Last updated on September 28th, 2020 at 11:36 AM
On Saturday 3rd October 2020, over 50 ranger teams across the African continent will come together to compete in a half marathon race. Unlike traditional races, each of the rangers will be carrying a 25kg backpack, containing a typical day’s equipment, raising awareness of the hardship currently faced by those in their profession, and building comradery.
Supporters around the world are also being encouraged to take on their own challenge and ‘Run with Rangers’, in the form of a virtual 5, 10 or 21km run or walk and donate funds or raise sponsorship. See wildliferangerchallenge.org.
The challenge has received global support from an array of internationally recognised faces including; the world’s greatest long distance runner, Eliud Kipchoge from Kenya, adventurers and TV personalities Bear Grylls and Levison Wood, plus His Royal Highness, The Duke of Cambridge.
Wildlife Ranger Challenge Ambassador and Marathon World Record Holder, Eliud Kipchoge, said: “It means a lot to me to run with rangers. To run with the people who watch over wildlife when we sleep at night is actually an honour.”
Covid-19 has brought tourism revenues across Africa to a halt, leaving a huge deficit in essential conservation funding for wildlife protection. This threatens to undo years of rangers’ conservation gains, compromising decades of development and conservation work in Africa.
Wildlife Rangers are now uniting with the Wildlife Ranger Challenge, a race with one goal: to raise money to support thousands of rangers and protect iconic African wildlife such as elephants, pangolins, rhinos, and lions.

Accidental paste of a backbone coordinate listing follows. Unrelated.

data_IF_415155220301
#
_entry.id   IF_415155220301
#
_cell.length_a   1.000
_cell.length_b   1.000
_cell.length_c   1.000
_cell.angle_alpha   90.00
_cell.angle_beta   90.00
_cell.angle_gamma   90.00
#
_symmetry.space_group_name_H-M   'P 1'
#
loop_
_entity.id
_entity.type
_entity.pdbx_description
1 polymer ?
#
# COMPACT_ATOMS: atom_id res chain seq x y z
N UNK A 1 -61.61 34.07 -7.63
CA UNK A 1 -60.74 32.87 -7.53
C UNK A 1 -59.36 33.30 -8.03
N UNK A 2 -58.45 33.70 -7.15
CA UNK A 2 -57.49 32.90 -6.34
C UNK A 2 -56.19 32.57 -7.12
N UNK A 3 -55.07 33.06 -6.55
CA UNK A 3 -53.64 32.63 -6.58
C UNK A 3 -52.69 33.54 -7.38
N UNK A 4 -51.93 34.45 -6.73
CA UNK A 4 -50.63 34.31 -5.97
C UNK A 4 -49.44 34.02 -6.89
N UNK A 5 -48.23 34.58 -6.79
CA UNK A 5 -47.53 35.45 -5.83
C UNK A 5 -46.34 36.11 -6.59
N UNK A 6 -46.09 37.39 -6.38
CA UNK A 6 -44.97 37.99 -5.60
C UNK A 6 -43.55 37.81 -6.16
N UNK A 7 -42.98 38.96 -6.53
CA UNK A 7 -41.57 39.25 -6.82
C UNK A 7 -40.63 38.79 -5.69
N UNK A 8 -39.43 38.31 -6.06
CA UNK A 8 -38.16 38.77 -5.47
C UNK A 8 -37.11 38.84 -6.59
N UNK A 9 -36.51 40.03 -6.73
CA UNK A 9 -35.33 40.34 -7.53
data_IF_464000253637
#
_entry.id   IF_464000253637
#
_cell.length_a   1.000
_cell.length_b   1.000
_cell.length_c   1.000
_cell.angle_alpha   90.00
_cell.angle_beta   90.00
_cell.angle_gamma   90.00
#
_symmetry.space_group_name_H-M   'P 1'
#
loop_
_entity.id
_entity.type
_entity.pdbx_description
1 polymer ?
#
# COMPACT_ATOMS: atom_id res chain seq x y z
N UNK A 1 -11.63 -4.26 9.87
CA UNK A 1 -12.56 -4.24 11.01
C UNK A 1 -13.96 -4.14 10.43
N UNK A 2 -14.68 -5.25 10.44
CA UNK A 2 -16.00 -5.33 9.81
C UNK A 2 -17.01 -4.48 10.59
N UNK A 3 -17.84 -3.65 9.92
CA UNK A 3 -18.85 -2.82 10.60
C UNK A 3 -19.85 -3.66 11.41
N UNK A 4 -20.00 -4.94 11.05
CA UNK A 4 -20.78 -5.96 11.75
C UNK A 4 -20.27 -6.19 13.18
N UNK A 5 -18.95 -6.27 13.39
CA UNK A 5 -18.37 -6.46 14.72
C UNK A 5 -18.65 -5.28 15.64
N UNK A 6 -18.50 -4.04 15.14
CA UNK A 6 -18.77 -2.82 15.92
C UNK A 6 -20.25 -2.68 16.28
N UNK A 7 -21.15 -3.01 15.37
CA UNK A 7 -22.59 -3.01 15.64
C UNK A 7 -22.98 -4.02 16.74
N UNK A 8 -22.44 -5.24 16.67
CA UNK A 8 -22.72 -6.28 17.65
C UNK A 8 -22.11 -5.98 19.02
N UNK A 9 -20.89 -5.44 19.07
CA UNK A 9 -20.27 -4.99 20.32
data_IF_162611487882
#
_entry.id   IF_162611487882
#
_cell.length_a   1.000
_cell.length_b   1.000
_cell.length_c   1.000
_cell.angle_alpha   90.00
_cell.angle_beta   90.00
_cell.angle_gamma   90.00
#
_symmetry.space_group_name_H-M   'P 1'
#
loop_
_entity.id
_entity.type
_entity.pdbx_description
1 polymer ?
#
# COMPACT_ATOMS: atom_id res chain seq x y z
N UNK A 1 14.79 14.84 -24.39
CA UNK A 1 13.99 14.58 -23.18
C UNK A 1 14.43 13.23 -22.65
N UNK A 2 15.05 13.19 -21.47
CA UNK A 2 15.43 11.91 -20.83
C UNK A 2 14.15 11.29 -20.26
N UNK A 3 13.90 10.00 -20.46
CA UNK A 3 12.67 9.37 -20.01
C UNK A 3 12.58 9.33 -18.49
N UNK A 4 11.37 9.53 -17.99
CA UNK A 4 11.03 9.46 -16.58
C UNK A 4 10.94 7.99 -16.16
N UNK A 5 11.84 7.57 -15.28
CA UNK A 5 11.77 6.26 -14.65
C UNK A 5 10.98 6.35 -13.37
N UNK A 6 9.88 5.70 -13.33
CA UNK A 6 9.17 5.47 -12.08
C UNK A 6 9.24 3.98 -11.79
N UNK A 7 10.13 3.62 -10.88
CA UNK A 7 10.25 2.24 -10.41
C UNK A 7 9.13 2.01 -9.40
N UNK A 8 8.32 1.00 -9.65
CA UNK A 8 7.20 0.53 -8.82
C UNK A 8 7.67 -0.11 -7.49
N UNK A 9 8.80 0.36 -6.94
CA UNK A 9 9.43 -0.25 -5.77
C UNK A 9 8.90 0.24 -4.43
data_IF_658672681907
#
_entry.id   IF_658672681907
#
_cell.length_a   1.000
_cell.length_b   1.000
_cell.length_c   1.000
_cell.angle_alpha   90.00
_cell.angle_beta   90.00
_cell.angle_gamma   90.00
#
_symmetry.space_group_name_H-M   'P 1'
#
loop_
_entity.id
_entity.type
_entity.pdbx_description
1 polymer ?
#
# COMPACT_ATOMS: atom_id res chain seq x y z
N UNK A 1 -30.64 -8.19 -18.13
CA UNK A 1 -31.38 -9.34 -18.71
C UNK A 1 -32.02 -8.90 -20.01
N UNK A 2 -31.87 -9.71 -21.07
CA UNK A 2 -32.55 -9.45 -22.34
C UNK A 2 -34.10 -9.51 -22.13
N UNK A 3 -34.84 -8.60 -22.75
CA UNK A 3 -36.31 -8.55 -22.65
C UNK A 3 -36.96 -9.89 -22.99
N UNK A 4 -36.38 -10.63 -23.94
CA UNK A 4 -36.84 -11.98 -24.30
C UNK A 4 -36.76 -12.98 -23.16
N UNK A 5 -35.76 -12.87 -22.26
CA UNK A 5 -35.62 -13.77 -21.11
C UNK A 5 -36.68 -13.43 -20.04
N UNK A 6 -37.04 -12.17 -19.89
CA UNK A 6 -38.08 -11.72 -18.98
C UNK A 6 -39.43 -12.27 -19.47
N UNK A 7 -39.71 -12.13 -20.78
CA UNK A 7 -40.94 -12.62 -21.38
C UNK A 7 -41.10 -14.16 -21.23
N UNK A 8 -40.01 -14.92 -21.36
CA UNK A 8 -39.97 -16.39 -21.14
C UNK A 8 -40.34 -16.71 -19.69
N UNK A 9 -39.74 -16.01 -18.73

As a result, rangers across Africa have had their salaries significantly cut, and many have been furloughed, leaving families destitute, and wildlife vulnerable and unprotected.
With many rangers stretched to capacity, and international and national borders re-opening, it is feared that protected areas across Africa will experience a rapid increase in illegal poaching, as well as a decline in wellbeing and economic security, for the communities to whom this wildlife belongs.
Funds raised via the Wildlife Ranger Challenge will cover salaries for at least 5,000 rangers, enabling them to provide for their families, protect communities and defend endangered wildlife in some of the continent’s most vulnerable areas.
Tusk’s Royal Patron, HRH The Duke of Cambridge said; “The wildlife rangers of Africa’s protected areas are the unsung heroes of conservation, achieving so much, against the odds. The impact of the Covid-19 pandemic means that many rangers are working even harder, with increasingly depleted funds. It is more important than ever that rangers across Africa have the support they need to carry on their vital work. I am therefore delighted that this new Ranger Fund will help the protected areas that need it the most and keep rangers deployed in the field.”
The Scheinberg Relief Fund, the Challenge’s founding donor, has generously committed $5million of matching funds in support of rangers, with the goal of raising a total of $10 million and getting thousands of rangers back to full capacity. The Scheinberg Relief Fund was established in March 2020 by businessman and
philanthropist, Mark Scheinberg, together with his family, in response to the Covid-19 pandemic.